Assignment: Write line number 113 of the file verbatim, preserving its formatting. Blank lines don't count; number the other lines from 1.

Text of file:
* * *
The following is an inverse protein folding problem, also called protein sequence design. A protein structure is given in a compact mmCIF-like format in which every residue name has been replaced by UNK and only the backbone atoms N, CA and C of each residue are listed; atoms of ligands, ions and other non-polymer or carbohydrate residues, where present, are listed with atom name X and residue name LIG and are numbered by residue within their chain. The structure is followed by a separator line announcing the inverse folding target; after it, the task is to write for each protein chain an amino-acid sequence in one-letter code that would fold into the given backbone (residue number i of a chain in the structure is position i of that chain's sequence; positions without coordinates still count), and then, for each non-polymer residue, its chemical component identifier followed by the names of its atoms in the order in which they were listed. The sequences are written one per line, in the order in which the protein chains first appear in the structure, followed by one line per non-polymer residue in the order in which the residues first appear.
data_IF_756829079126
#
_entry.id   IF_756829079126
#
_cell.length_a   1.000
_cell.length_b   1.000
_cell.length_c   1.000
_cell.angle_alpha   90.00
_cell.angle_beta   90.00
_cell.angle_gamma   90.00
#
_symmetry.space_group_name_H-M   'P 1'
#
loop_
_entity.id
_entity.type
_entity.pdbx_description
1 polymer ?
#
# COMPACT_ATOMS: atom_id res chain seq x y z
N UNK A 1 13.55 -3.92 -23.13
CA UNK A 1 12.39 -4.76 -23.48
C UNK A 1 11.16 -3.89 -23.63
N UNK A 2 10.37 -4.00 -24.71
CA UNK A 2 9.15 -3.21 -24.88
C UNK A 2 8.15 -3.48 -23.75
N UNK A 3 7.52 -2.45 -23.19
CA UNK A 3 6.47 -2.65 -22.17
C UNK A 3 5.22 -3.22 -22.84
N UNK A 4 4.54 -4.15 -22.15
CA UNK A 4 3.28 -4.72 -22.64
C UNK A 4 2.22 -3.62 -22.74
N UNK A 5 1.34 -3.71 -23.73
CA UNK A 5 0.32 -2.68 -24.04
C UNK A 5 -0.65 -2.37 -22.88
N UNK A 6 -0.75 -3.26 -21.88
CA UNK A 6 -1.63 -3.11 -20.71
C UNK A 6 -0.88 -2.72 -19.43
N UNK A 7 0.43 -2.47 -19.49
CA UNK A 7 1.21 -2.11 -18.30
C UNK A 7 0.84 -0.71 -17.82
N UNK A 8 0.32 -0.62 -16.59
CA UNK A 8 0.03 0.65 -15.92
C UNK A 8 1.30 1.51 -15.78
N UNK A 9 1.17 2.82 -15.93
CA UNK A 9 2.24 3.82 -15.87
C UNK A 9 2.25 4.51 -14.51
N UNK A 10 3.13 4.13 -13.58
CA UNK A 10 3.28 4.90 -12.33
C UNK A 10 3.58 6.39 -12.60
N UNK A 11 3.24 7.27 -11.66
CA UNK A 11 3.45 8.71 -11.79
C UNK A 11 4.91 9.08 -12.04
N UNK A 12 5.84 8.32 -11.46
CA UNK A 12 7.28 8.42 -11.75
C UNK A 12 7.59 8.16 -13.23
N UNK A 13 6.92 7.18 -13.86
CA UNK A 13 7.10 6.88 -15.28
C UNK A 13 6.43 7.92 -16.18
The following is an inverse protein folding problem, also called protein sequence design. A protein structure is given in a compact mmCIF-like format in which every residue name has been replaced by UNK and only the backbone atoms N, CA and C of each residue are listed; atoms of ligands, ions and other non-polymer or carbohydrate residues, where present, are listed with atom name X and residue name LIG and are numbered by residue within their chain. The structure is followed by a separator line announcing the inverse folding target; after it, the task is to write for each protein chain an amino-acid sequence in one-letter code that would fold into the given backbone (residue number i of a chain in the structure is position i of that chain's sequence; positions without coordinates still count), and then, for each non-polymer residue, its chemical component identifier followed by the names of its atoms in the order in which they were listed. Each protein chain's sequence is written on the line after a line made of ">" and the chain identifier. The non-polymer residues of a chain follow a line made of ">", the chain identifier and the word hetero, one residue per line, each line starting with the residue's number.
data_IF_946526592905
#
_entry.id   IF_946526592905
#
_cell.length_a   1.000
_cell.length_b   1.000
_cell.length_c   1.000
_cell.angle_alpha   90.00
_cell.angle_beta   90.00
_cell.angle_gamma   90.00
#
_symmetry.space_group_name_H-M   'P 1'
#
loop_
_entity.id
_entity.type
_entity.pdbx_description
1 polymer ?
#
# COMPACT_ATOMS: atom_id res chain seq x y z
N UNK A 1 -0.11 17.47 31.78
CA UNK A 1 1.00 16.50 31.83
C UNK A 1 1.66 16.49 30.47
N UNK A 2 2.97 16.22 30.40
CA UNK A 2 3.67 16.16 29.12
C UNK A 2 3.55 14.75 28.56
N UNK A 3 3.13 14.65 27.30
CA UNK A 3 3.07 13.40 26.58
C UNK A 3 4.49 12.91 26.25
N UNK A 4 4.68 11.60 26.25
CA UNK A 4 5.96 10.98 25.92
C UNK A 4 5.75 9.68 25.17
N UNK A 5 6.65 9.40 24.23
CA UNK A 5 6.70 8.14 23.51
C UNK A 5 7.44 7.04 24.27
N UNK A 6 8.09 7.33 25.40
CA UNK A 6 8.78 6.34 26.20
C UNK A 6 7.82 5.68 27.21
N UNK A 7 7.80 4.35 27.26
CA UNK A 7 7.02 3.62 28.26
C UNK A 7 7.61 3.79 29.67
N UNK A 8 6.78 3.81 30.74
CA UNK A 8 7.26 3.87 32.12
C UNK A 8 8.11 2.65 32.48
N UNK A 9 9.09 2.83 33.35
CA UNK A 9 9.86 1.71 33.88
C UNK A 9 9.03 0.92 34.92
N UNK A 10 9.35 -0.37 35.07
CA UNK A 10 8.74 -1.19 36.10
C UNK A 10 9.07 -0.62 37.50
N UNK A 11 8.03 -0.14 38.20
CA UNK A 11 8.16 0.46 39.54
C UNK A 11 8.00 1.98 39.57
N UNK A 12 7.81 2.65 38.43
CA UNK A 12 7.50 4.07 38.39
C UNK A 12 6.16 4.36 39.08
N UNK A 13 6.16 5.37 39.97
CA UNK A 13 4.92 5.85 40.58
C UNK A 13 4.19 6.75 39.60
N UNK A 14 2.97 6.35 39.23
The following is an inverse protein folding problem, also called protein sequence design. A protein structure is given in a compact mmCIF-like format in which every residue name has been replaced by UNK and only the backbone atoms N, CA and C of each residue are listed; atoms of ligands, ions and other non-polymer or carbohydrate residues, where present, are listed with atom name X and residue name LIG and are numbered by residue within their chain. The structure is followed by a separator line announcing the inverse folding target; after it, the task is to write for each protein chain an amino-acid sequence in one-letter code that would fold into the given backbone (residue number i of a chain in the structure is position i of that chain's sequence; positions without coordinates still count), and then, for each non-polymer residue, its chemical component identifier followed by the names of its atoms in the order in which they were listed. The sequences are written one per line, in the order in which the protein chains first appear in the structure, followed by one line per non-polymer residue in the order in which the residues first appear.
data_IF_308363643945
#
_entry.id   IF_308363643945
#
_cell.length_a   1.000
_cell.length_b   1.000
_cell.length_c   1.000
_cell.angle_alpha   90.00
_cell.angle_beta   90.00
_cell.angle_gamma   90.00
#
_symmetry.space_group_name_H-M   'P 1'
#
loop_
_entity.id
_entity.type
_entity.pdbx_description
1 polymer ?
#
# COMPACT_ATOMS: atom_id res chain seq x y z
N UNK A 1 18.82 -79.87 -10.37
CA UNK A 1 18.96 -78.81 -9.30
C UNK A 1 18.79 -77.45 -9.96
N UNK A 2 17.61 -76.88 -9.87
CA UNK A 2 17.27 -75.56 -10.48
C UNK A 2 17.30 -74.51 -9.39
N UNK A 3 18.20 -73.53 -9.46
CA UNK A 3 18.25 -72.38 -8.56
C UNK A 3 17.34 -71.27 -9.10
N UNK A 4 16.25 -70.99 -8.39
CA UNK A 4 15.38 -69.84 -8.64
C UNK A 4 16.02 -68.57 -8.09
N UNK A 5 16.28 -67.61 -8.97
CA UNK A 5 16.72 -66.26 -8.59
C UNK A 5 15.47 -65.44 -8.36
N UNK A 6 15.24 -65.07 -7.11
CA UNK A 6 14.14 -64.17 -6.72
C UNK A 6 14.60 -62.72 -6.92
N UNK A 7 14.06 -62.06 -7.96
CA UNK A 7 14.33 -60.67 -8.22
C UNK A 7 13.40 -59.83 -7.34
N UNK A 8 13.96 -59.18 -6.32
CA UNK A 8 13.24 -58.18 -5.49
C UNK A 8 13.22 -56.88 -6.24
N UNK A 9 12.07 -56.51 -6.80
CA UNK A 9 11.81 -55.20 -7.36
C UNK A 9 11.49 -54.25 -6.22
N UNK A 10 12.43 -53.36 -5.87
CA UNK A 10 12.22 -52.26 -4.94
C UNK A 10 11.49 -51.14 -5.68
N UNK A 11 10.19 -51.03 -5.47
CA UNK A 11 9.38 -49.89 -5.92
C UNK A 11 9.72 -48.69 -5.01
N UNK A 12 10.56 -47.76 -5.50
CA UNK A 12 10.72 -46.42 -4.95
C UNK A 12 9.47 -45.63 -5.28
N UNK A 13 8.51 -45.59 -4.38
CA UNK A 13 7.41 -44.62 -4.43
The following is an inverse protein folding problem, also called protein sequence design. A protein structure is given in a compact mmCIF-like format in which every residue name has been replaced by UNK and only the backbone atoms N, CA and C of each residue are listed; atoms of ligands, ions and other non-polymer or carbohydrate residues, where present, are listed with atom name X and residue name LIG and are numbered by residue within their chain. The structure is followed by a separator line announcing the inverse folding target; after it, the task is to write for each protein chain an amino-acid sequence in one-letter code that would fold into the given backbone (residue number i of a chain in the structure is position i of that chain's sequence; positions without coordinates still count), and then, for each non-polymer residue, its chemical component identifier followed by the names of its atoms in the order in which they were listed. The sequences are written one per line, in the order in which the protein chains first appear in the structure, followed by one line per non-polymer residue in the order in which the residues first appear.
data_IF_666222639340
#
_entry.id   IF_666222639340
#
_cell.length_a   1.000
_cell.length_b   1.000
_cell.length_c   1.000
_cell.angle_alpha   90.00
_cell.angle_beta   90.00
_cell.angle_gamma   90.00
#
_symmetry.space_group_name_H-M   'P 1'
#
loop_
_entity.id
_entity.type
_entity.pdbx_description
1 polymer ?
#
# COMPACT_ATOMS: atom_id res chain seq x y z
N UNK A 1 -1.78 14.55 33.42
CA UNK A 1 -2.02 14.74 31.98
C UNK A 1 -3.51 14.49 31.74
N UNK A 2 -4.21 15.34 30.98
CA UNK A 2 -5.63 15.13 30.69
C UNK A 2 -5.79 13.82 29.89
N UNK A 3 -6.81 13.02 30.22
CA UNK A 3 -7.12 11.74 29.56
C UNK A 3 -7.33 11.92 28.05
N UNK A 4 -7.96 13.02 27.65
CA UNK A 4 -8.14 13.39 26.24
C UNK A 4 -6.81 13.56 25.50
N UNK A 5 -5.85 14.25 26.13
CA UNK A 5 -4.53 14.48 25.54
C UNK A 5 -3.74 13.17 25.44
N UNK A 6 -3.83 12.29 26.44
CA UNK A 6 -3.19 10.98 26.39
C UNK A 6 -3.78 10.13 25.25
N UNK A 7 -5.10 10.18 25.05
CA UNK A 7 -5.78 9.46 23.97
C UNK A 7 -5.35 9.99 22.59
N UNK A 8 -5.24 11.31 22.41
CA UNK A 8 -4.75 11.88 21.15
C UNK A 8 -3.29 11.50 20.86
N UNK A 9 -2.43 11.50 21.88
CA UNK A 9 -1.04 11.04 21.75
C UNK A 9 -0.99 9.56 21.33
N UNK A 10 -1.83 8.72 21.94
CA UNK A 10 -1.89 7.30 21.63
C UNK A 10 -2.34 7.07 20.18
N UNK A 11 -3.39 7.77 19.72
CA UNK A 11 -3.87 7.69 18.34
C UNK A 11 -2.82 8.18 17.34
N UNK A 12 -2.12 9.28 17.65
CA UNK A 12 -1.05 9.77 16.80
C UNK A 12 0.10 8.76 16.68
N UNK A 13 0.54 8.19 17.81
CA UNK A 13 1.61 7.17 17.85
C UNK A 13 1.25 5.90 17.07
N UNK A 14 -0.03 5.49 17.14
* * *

CA UNK A 11 8.16 0.46 39.54